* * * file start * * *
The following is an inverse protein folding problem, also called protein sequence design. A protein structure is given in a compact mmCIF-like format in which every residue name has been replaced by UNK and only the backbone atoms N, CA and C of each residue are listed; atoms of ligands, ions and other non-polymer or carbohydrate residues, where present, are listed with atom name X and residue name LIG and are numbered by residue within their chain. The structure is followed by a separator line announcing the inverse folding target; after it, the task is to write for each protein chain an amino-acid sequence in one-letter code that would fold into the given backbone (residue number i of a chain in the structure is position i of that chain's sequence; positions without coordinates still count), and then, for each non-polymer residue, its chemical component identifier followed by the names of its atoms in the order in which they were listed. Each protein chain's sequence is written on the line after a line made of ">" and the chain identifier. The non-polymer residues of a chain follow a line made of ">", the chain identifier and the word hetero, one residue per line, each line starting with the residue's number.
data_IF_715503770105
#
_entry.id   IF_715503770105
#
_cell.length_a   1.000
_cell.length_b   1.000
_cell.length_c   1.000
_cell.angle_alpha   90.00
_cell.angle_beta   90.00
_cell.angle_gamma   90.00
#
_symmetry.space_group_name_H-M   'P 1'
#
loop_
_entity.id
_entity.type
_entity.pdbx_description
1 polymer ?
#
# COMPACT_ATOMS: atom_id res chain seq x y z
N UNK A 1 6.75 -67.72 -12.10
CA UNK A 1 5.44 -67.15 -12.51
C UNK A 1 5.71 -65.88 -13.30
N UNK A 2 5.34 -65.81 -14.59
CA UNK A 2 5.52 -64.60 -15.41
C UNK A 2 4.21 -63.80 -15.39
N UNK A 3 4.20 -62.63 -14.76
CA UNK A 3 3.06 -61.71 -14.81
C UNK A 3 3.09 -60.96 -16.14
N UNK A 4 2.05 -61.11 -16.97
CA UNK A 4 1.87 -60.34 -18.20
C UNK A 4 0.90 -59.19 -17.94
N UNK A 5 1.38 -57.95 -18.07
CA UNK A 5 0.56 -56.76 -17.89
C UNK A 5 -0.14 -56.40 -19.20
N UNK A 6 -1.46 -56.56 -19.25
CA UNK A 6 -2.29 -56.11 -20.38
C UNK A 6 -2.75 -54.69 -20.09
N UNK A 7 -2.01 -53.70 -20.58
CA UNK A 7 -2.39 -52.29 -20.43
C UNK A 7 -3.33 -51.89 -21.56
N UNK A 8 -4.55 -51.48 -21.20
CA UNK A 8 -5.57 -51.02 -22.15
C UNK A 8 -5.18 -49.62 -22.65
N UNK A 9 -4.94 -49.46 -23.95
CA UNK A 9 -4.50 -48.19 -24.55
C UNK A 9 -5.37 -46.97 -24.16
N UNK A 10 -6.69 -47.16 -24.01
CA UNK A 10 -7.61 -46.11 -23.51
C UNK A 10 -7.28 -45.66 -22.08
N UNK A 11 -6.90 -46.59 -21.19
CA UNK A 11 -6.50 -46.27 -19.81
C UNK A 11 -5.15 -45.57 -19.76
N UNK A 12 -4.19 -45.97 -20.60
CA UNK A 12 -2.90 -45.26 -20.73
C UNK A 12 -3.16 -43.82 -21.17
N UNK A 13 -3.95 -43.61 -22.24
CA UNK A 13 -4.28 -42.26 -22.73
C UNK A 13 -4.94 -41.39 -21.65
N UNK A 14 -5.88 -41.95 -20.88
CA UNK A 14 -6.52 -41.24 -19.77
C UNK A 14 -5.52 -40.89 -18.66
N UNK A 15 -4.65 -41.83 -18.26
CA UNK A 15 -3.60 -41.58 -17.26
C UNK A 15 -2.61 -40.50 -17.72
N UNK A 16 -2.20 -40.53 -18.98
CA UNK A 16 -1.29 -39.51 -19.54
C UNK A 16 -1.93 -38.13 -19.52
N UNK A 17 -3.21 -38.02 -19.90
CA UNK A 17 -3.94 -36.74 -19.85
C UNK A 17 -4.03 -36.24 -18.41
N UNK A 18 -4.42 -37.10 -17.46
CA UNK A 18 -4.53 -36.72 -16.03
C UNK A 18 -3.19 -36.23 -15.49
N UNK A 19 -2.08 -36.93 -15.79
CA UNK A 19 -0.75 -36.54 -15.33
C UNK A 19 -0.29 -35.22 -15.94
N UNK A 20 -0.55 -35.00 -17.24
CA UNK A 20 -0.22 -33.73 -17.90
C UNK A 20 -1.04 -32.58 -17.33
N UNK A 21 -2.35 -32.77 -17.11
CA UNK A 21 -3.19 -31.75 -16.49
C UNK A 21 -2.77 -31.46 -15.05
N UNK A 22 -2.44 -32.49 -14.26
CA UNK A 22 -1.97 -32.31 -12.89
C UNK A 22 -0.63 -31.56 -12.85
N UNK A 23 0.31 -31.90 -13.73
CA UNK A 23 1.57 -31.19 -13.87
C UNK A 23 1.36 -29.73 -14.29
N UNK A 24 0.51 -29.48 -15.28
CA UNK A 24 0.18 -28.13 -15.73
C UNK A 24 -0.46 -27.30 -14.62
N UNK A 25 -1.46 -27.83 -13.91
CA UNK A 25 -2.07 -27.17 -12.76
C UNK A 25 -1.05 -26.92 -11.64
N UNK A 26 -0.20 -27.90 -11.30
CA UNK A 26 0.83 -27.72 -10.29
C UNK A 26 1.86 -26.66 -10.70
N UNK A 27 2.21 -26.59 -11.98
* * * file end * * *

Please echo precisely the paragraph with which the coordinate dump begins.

The following is an inverse protein folding problem, also called protein sequence design. A protein structure is given in a compact mmCIF-like format in which every residue name has been replaced by UNK and only the backbone atoms N, CA and C of each residue are listed; atoms of ligands, ions and other non-polymer or carbohydrate residues, where present, are listed with atom name X and residue name LIG and are numbered by residue within their chain. The structure is followed by a separator line announcing the inverse folding target; after it, the task is to write for each protein chain an amino-acid sequence in one-letter code that would fold into the given backbone (residue number i of a chain in the structure is position i of that chain's sequence; positions without coordinates still count), and then, for each non-polymer residue, its chemical component identifier followed by the names of its atoms in the order in which they were listed. Each protein chain's sequence is written on the line after a line made of ">" and the chain identifier. The non-polymer residues of a chain follow a line made of ">", the chain identifier and the word hetero, one residue per line, each line starting with the residue's number.